I thought there were a couple interesting aspects of Steve Leslie’s Nov. 22nd post. He concludes: “Success in poker is like success in life. It is attainable but not easy and it requires lots of work. That is why so few attain it.” Yet if everyone, or a significant number, were to follow professional advice, the quality of poker play could jump nationwide without any change in levels of success (though perhaps many would gain by feeling less stupid about losing, since bad luck rather than bad play would be responsible).

Similarly with sports. Every NBA or NFL team could raise their quality of play 20% with no change in levels of success.

Except in international competition. NBA teams and players, as well as gamblers, might do better in world competition following a popular U.S. book, lecture tour, or movie that somehow inspires competitors to higher quality play.

Unlike gambling and sports, which are zero-sum games, (apart from the mental or physical pleasure gained through competing), investing is a positive-sum game. Higher quality investing directs funds to higher quality projects. Insight into foolish corporate or commodity projects and positions, provides both returns to winners and instruction to losers. Losers don’t just lose pots or games, if left alone they continue to misdirect and waste capital and labor resources. “Capital” belongs to people and “labor resources” are people. Misdirecting them wastes the time and money of people in production, and deprives consumers of goods and services that could have been produced with better “play” by investors (assisted by speculators).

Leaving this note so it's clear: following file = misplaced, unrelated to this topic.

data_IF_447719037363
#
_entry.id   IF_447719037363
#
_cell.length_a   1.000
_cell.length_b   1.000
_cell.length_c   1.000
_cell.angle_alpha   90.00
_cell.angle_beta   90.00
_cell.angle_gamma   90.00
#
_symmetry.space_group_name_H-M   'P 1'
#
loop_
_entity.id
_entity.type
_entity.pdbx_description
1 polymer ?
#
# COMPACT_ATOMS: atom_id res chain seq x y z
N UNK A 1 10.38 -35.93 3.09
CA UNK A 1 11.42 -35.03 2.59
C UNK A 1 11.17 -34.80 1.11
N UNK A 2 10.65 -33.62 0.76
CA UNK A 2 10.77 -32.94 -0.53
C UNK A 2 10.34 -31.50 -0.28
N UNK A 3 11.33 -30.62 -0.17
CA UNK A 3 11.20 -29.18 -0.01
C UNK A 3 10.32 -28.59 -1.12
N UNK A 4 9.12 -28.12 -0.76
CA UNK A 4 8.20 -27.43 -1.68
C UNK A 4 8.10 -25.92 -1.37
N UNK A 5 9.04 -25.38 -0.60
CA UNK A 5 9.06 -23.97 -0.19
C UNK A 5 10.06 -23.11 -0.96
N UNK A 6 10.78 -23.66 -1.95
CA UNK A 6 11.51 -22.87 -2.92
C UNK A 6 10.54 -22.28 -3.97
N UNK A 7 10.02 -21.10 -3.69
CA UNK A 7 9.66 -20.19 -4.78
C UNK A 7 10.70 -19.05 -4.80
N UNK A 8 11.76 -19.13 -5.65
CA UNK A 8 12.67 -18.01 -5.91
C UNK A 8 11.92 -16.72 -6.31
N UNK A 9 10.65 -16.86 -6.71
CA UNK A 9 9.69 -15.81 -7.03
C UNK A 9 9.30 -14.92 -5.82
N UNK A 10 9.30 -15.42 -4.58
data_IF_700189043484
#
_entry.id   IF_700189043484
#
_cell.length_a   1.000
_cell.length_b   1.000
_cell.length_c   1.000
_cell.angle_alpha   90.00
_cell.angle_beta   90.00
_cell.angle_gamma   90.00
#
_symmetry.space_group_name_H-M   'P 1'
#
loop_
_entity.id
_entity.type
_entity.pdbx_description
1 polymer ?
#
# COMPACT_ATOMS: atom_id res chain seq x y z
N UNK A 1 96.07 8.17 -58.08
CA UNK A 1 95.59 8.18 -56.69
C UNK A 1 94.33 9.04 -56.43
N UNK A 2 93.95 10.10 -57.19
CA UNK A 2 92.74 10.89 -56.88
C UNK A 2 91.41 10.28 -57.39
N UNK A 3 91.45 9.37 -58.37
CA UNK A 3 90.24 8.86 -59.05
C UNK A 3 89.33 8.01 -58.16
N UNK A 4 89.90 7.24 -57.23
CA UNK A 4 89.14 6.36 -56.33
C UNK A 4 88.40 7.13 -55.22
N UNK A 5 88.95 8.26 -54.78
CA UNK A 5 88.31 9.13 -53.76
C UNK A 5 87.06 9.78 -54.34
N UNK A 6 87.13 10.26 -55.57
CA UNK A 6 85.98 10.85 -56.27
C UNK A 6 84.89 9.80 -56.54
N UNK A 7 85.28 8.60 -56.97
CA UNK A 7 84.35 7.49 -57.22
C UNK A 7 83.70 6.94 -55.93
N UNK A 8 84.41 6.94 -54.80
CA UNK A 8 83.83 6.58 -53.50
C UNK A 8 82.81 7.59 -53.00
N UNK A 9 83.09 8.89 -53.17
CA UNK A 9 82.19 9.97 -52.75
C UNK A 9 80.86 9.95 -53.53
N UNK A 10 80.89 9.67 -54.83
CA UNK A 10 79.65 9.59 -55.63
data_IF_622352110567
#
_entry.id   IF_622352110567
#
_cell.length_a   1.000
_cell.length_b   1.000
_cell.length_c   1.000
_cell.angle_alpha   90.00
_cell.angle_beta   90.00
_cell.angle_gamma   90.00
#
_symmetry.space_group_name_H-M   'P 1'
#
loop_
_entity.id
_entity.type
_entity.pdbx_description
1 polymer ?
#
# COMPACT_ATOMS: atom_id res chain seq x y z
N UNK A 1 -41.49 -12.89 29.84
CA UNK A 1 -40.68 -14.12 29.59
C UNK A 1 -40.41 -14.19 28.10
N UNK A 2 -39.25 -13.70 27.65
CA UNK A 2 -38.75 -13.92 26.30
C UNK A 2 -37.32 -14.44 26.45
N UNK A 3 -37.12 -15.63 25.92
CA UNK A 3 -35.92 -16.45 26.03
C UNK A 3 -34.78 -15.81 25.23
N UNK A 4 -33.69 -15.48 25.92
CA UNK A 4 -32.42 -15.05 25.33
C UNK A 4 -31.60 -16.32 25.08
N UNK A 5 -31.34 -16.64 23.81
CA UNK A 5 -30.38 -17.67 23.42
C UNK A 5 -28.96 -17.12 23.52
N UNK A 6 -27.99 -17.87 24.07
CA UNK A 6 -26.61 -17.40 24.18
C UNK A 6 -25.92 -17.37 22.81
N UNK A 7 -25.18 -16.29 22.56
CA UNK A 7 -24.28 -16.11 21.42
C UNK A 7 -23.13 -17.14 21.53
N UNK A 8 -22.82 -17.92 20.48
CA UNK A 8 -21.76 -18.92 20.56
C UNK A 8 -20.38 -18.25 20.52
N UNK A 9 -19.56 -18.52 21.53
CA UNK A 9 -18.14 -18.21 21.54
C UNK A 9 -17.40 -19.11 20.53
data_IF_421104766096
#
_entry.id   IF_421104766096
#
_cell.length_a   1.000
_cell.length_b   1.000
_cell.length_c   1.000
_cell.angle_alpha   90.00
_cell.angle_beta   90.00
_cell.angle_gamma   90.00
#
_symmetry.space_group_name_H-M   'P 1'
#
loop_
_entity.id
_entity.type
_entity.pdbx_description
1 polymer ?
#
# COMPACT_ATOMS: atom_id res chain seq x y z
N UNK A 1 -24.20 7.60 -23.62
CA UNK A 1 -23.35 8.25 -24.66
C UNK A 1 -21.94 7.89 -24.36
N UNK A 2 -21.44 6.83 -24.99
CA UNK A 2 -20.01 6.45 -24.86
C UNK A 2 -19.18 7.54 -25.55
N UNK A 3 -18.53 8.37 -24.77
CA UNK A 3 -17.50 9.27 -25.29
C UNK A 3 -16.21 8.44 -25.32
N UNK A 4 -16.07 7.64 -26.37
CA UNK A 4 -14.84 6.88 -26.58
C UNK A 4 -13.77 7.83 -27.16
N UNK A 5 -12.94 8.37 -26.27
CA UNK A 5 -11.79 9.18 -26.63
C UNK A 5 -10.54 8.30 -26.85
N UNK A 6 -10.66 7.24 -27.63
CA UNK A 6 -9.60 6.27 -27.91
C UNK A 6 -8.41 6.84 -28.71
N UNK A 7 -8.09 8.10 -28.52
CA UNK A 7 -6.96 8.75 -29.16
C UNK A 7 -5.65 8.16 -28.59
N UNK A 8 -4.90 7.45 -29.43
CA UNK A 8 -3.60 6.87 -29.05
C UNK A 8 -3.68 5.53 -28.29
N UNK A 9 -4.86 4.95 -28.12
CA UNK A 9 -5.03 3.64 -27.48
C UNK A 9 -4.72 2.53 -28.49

The question arises whether there might be a similar difference in the quality of play across cultures. If the game is basketball, U.S. beats China. If the game is ping pong, China beats U.S. (for now, at least). I don’t know how good the Chinese are at poker, though I hear gambling is very popular. As hundreds of millions of everyday Chinese gain enough wealth for everyday gambling, there will be some thousands or tens of thousands wealthy enough for big-time gambling as well as big-time investing and speculating.

As these newly minted big-time speculators jump into the game, will they make systematic “newby” mistakes? I don’t know enough about Chinese culture to know what to expect. But with commodity prices jumping up and down in front of tens of millions of gambling-prone newly capable investors what might we expect? (Plus, thousands of local government officials seem able to gamble and speculate illegally with local bond revenue.) Markets will draw in an influx of low-skill, limited-experience players, flush with success from one culture and range-of-experience (wealthy Chinese manufacturers), trying their hand with commodity speculation.





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